How inventory mistakes hampered City Chic’s half-year earnings


To what extent can City Chic’s half-year results be attributed to external trends and changes in consumer behaviour? As reported by Inside Retail, the plus-sized womenswear retailer recorded a sales dip of about eight per cent to $168.6 million. Online sales fell by 21 per cent, while sales dropped by three, four and 14 per cent across Australia and New Zealand, Europe and the Americas respectively. In explaining these results, the brand pointed to volatile demand, and promotional activity aro

ty around key dates – such as Black Friday, Cyber Monday and the Christmas and Boxing Day sales period – which impacted its gross margin.

But Brian Walker, the founder and CEO of retail consultancy The Retail Doctor, believes the results are a reminder of the importance of retail fundamentals.

He told Inside Retail that fashion customers are known for moving easily between brands. As such, brands must be diligent about constantly developing new products and having the right pricing strategies in place, with inventory levels that are linked to forecasted sales. 

He said the market will punish brands that get any of this wrong.

“[One of the] most sizable things to get wrong [is] your inventory requirements. There’s plenty of businesses that the market has punished for the same set of reasons,” Walker said.

He said that City Chic is in an inventory hole, with a low stock turnover rate compared to competitors.

According to The Australian Financial Review, the brand is targeting an inventory balance of $125 million to $135 million by 30 June, and It expects to have around $170 million worth of stock at the end of the year.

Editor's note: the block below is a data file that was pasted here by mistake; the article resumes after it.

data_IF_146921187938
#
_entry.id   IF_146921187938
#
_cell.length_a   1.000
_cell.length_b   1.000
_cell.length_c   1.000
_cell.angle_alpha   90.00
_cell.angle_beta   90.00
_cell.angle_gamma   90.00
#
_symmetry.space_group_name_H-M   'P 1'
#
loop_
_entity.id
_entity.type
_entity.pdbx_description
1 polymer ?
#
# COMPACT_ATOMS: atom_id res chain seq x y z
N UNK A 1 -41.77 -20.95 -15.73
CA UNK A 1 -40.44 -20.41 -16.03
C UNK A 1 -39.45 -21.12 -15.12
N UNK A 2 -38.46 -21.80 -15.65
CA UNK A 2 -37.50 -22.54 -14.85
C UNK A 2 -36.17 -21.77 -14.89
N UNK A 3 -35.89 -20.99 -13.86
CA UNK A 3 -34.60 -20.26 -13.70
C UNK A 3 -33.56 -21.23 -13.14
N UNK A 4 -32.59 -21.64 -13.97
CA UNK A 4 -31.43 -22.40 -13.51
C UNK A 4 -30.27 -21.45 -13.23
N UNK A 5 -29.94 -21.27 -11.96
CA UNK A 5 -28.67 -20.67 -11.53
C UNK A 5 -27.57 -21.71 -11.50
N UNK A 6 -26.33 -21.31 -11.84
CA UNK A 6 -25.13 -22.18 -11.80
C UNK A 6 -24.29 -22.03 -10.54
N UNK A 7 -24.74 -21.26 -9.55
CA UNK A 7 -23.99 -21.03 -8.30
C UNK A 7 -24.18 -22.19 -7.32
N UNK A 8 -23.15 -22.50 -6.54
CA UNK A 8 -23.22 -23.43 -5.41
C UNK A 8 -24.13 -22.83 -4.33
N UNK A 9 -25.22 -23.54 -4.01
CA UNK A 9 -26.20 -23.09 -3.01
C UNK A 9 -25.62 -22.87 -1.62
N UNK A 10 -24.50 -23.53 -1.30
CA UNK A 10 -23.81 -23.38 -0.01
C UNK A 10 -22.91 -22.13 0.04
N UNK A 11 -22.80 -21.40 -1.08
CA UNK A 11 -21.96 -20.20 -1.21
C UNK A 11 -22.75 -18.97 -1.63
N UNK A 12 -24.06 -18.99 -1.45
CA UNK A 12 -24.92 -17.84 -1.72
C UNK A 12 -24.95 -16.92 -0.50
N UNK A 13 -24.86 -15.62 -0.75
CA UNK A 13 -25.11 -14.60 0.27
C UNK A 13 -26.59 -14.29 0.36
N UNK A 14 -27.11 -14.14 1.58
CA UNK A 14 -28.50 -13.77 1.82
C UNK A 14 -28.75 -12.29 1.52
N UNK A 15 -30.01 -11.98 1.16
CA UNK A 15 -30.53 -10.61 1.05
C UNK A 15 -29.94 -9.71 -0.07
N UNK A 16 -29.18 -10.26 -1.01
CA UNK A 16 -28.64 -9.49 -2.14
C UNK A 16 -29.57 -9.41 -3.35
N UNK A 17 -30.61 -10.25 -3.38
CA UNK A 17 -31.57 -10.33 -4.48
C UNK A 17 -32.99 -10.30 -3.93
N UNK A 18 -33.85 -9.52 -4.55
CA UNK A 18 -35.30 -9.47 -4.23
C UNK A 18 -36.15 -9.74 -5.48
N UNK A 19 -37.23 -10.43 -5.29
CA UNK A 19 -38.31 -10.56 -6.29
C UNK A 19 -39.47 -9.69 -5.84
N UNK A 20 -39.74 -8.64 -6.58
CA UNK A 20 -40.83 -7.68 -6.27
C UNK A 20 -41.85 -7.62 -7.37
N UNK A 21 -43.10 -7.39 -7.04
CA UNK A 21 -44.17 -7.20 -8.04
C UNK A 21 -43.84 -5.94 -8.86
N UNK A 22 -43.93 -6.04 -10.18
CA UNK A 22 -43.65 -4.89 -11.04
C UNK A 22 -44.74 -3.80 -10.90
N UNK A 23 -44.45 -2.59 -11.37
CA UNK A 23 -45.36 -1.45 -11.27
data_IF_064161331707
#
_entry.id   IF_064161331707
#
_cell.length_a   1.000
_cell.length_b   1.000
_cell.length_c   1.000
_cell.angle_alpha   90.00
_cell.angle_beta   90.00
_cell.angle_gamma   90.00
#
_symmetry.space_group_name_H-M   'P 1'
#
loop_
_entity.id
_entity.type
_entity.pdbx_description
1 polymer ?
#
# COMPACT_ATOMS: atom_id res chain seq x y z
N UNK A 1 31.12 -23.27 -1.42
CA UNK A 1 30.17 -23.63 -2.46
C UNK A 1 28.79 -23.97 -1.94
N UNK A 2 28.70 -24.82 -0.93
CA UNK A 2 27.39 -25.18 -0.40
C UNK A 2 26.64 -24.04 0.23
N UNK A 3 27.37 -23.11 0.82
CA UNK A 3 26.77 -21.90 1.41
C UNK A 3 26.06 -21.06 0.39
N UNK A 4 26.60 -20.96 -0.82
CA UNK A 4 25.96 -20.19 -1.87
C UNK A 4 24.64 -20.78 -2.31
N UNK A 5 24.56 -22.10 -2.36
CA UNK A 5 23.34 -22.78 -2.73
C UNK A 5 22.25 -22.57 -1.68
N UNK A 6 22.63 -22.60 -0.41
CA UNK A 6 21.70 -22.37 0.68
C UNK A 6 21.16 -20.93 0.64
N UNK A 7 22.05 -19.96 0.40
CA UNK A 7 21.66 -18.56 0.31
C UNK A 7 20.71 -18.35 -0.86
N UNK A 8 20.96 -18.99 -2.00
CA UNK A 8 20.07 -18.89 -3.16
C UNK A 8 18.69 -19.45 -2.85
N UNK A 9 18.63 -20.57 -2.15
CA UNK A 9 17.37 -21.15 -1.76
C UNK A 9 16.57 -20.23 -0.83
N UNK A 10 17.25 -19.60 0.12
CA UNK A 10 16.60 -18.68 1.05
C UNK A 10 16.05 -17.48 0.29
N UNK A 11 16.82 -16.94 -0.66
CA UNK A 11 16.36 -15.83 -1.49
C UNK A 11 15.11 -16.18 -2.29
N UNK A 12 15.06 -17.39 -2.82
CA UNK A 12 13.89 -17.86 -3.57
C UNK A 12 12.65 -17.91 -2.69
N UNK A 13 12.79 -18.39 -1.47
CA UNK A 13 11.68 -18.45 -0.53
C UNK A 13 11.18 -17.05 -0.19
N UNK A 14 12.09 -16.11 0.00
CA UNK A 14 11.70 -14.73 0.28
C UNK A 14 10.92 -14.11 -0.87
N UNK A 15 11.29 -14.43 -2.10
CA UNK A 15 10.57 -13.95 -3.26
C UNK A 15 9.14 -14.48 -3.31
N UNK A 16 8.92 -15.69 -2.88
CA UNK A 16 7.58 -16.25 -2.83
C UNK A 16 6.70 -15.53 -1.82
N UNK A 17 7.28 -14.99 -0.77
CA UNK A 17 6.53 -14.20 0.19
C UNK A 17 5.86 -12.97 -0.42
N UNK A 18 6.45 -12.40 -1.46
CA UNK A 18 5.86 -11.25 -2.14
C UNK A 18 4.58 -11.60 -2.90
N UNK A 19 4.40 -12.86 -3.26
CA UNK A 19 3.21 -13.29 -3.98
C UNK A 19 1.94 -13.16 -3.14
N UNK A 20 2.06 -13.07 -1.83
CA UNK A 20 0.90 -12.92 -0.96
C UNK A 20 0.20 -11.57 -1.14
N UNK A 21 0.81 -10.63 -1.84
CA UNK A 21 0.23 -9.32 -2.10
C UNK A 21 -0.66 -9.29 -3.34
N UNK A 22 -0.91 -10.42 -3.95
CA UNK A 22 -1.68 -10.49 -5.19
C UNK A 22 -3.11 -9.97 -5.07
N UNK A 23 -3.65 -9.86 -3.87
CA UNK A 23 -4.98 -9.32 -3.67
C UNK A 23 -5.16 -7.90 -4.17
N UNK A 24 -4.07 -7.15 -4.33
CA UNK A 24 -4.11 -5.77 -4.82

“It [looks like City Chic] has over invested in inventory to make sales it didn’t realise,” Walker said.

Dr Louise Grimmer, a senior lecturer in retail marketing at the University of Tasmania, believes City Chic’s results reflect a wider issue across the apparel sector – the increase in people working from home.

“It is obviously impacting footfall in retail centres and reducing the numbers of unplanned and spontaneous store visits. I don’t think it reflects any particular trend specific to plus-size fashion sales,” Grimmer told Inside Retail.

“The other issue of course is the tightening economy, and the pressures on discretionary spending for Australian households. Many workers are having to make difficult decisions about how and where to spend money.

“For many people, updating their wardrobe is not a priority when household budgets are tight.” 

With regard to sales events such as Black Friday and Boxing Day, Grimmer believes the market is saturated with promotions, and shoppers are spoiled for choice. As such, retailers need to be strategic and forward-thinking in how they participate.

She said that these events might not be suitable for every retailer – as demonstrated by retailers electing not to participate, and using their non-participation as part of their marketing messaging.

However, Walker contends that these promotional calendar events are unlikely to be a primary reason behind City Chic’s performance. Rather, he said that feedback and activity was healthy for retailers toward the end of 2022.

A high watermark

With regard to online sales in the first half of FY23, many businesses can expect to see a drop compared to the prior corresponding period, when some parts of Australia were still experiencing Covid lockdowns. 

“People talk about the renaissance of physical retail. It [was] never the renaissance – it simply couldn’t open,” Walker noted. “Online was always a subsidiary channel to physical retail. [City Chic] were coming off a high watermark when shops were closed, and I’m not sure they signalled that to the market.”

In terms of getting rid of excess inventory, he said the brand needs to figure out what is core compared to what is seasonal, and work out its ageing profile and a strategy to clear it out.

He said the brand then needs to revisit the operating processes that led to the situation, and talk a longer game.

Walker added that maintaining a global presence amid Covid-19 would have been particularly difficult for City Chic, with management less able to travel and visit sites in each of the key markets. He said that only the brand is in a position to tell whether these markets are a part of its future plans.

“[The model] appears scalable, but the results will tell the ultimate story,” he said. 


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